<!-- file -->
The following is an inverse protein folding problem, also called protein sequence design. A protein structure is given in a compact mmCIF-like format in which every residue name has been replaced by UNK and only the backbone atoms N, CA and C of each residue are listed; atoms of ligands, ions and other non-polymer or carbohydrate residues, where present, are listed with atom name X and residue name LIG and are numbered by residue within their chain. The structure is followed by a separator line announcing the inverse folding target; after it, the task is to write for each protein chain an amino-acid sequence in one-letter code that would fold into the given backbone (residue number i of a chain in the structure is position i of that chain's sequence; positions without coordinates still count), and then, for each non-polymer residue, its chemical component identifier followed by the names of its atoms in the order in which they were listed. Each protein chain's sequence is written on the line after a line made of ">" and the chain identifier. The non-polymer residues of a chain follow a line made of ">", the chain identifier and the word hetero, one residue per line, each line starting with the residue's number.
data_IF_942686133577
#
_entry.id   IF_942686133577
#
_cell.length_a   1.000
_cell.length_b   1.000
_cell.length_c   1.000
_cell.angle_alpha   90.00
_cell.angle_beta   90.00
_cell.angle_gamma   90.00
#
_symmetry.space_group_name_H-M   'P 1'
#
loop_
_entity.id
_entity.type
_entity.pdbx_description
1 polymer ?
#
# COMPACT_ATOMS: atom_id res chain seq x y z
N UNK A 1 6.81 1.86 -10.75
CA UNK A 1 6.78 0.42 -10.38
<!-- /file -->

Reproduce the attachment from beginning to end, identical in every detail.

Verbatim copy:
The following is an inverse protein folding problem, also called protein sequence design. A protein structure is given in a compact mmCIF-like format in which every residue name has been replaced by UNK and only the backbone atoms N, CA and C of each residue are listed; atoms of ligands, ions and other non-polymer or carbohydrate residues, where present, are listed with atom name X and residue name LIG and are numbered by residue within their chain. The structure is followed by a separator line announcing the inverse folding target; after it, the task is to write for each protein chain an amino-acid sequence in one-letter code that would fold into the given backbone (residue number i of a chain in the structure is position i of that chain's sequence; positions without coordinates still count), and then, for each non-polymer residue, its chemical component identifier followed by the names of its atoms in the order in which they were listed. Each protein chain's sequence is written on the line after a line made of ">" and the chain identifier. The non-polymer residues of a chain follow a line made of ">", the chain identifier and the word hetero, one residue per line, each line starting with the residue's number.
data_IF_942686133577
#
_entry.id   IF_942686133577
#
_cell.length_a   1.000
_cell.length_b   1.000
_cell.length_c   1.000
_cell.angle_alpha   90.00
_cell.angle_beta   90.00
_cell.angle_gamma   90.00
#
_symmetry.space_group_name_H-M   'P 1'
#
loop_
_entity.id
_entity.type
_entity.pdbx_description
1 polymer ?
#
# COMPACT_ATOMS: atom_id res chain seq x y z
N UNK A 1 6.81 1.86 -10.75
CA UNK A 1 6.78 0.42 -10.38